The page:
Pierrot Mpemwangi waited nearly 20 years. Vanessa Mbuyi Kaja, three.
The UW-La Crosse alum and current student hoped to see the flag of their homeland, the Democratic Republic of Congo, fly on campus. And on Dec. 18, 2020, they did.
“I’m so excited. I’m so happy,” Kaja said at the short, flag-raising ceremony on a brisk December day. “I already knew I was accepted here in La Crosse, but this makes me feel like yes, I can call this my home.”
Three years earlier, when Kaja came to La Crosse, she saw international flags flying in the circle southeast of Cowley Hall. The microbiology major noticed her country wasn’t represented.
“I was like ‘oh yeah, it’s just like all other places where I go – I never see my flag. It’s always these flags I see everywhere,’” she recalls.
Kaja didn’t question her observation at that time. But when the flags moved to the Badger Street Mall following its renovation in summer 2020, she noticed the Congo flag was still missing.
Being active on campus, Kaja knew who to email. She sent a message to Miranda Panzer in the International Education & Engagement Office to ask if it would be possible to add the Congo flag. Panzer worked with Physical Plant staff to make it happen. And it did — faster than she thought.
Panzer initially told Kaja they could probably get it flying in spring semester 2021.
“I was like ‘oh, that’s fine,’ but surprisingly, I received an email (about the December launch) and I just thought ‘oh my gosh. This is amazing,’” says Kaja.
Her hope to see the Democratic Republic of Congo’s flag fly over campus was shared by Mpemwangi when he arrived at UWL in the early 2000s.
“Even though we had more than five students from the DRC who attended UWL at the same time, the flag was never raised,” recalls Mpemwangi. “It represents my journey to the United States, La Crosse area and the bond that I have with UWL.”
Mpemwangi, ’06 & ’10, has worked with La Crosse’s Mayo Clinic Health System Franciscan Healthcare since graduating. He was so excited to attend the flag’s December inaugural launch that he brought six family members to witness the moment.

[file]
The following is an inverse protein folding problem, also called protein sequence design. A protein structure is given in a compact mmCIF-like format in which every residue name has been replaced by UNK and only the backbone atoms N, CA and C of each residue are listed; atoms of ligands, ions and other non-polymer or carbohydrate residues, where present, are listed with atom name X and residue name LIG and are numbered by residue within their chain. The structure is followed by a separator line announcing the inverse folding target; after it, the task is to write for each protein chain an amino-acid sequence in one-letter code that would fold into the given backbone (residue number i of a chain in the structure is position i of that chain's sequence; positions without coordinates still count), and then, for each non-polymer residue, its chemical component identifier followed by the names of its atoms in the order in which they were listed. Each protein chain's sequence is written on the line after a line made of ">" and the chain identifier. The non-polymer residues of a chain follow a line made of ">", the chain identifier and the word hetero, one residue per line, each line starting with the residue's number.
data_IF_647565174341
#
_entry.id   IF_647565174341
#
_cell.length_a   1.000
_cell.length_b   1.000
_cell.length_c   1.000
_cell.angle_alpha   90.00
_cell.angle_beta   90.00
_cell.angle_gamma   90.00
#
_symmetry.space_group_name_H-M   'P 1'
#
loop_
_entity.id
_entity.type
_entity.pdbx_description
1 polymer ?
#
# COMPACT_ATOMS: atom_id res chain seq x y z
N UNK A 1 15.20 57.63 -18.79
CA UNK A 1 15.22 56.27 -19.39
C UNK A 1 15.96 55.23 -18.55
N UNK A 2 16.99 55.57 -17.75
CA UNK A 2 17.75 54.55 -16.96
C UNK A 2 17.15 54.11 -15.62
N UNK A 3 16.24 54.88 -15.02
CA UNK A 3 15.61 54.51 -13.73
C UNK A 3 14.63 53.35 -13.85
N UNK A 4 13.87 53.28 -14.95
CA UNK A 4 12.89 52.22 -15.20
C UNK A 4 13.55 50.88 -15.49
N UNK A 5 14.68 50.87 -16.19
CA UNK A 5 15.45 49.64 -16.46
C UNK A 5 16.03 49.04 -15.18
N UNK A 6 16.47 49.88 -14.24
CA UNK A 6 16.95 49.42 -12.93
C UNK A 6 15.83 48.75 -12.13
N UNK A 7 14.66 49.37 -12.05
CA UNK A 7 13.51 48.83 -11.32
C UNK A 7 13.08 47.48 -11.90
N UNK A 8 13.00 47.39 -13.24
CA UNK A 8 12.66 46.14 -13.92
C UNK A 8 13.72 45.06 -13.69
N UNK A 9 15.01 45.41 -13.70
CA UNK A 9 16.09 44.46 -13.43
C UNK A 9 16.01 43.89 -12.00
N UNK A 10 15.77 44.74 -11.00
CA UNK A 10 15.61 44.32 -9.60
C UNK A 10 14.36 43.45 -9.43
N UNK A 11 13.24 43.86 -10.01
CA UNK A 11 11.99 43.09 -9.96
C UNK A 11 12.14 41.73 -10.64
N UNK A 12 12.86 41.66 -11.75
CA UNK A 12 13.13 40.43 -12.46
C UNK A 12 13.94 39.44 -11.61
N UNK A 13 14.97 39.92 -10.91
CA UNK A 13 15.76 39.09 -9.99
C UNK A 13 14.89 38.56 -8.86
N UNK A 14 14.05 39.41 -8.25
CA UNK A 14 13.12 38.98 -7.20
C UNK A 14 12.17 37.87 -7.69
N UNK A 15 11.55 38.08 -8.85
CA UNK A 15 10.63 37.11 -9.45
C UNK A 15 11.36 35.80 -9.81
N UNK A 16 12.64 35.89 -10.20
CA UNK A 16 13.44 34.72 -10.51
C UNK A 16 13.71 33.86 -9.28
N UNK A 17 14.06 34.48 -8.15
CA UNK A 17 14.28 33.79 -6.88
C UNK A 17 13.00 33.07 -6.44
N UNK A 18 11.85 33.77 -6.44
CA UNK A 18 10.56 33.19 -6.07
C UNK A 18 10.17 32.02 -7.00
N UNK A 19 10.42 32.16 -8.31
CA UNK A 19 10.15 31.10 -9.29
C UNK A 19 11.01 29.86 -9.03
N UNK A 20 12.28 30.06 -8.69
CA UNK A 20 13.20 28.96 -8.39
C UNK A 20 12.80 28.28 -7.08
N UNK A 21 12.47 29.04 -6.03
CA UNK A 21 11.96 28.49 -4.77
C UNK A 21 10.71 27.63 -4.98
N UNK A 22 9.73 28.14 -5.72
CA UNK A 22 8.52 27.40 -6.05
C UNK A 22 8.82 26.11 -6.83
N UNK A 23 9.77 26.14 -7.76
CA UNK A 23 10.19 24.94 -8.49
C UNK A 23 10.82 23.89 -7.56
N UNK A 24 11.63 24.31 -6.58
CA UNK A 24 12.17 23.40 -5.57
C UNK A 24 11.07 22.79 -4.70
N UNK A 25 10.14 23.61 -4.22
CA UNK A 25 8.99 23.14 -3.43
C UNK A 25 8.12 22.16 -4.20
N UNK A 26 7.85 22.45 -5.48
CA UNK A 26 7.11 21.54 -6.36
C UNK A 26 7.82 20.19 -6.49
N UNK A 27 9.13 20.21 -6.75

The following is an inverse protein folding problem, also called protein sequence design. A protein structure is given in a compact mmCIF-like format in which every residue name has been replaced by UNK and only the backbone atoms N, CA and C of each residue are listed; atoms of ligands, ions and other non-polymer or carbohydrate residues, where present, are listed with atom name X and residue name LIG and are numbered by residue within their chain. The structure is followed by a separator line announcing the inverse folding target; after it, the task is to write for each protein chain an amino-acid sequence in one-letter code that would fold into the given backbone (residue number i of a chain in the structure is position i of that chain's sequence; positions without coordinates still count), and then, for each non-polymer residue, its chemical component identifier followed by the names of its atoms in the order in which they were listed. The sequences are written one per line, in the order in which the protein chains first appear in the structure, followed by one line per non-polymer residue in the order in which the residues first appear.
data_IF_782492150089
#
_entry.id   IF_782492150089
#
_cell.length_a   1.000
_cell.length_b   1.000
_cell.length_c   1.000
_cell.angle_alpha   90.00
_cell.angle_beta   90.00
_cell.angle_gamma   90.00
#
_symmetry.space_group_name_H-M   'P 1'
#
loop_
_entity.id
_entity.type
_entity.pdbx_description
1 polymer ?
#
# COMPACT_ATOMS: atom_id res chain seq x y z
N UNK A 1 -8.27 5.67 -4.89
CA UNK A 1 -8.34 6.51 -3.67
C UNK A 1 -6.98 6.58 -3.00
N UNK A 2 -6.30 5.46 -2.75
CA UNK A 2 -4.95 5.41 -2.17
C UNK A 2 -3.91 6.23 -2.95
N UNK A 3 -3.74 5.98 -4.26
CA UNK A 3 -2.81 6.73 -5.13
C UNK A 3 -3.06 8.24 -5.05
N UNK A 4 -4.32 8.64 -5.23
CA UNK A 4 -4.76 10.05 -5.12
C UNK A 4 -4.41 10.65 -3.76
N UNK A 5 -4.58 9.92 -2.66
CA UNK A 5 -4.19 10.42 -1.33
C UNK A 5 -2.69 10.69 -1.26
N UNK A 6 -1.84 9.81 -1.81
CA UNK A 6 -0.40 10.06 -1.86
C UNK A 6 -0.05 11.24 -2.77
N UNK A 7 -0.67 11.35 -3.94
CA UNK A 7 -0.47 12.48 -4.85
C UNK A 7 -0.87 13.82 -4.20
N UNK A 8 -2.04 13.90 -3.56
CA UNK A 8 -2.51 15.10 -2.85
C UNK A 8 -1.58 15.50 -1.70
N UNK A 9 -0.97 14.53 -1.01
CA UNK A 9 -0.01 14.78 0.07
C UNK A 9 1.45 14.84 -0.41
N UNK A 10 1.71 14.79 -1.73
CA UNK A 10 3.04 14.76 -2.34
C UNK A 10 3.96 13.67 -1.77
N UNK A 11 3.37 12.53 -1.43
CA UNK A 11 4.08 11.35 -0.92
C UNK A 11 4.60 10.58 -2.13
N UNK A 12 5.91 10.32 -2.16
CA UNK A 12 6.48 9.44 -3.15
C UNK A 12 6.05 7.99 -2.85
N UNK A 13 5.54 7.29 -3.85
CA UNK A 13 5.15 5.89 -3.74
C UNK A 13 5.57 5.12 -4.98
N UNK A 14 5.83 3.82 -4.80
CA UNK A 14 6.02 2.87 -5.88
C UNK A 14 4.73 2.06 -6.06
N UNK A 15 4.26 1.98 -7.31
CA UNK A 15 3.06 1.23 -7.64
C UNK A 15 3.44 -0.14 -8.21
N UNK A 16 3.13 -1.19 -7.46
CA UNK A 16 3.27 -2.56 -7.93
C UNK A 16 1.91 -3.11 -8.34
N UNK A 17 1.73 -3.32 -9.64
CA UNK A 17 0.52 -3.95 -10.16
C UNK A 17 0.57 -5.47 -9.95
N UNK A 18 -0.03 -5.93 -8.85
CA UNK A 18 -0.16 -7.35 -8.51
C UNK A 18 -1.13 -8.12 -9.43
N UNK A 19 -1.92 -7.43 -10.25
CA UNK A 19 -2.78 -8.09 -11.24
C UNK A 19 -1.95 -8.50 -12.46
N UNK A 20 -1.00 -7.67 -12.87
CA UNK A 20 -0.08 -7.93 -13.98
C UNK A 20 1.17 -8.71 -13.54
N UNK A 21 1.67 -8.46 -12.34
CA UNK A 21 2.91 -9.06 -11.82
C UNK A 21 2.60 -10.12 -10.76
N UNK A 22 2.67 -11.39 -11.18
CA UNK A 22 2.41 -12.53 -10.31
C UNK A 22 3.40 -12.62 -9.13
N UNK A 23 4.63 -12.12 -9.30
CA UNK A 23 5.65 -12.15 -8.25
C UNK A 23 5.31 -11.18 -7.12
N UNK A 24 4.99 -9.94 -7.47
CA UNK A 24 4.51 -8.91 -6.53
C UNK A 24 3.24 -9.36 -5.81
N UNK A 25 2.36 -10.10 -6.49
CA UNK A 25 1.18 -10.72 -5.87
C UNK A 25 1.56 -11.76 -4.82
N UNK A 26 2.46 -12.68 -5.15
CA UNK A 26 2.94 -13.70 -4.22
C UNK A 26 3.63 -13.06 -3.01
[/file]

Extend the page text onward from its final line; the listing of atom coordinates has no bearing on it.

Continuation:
“They thought it was very nice of UWL to hold the flag-raising ceremony and reach out to me to be a part of it even though I graduated a long time ago,” he says. “Hopefully the children seeing that will set a great example for them in the future.”
Mpemwangi, who earned double majors in marketing and information systems, says it’s important to have flags of international students flying on campus along with the U.S. flag to promote diversity and inclusion.
“It may be a little gesture, but it speaks volumes and shows that the university is open to accept different cultures, backgrounds and people from all over the world,” he notes.
Mpemwangi, who has five family members who are also UWL graduates, says he’s a proud alum and gives back by helping the International Education & Engagement Office when he can.
“It is an honor to be part of the UWL family,” he says.
The history of international flags at UWL
Flags representing countries of international students attending UWL have flown on campus for three decades.
The flags took flight during the 1991-92 academic year after Murphy Library Chair Karin Sandvik proposed the idea. Sandvick, a former international student, knew the importance of seeing one’s flag fly. The Rotary Club of La Crosse East ran with the idea and provided $4,000 to landscape a circle on the campus mall southeast of Cowley Hall, along with buying 32 flags representing countries of international students on campus at that time.
Eventually, the U.S. and Wisconsin flags moved a block north on East Ave. to the veteran’s memorial. When Badger Street was upgraded to a pedestrian mall in summer 2020, the international flags moved to an area between Whitney Center and Drake Hall.
Currently, 12 flags representing international students and university partnerships from 20 countries are rotated biannually in the new display. The Hall of Nations in Centennial Hall also displays international flags of UWL ties.
With budget restraints and ever-changing country affiliations, sometimes not all countries are represented in the displays. But International Student Advisor Miranda Panzer says while flags can spark interest among domestic students about the world, their display on campus means a great deal to international students.
“Students have stated how it makes them feel valued and welcomed at UWL,” she notes. “It is a small gesture to all that they offer our campus.”
Are you an international alum or study abroad student?
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We’d also like to maintain international-related projects like flying flags on campus. To help us continue that project and make the international student experience successful, click here.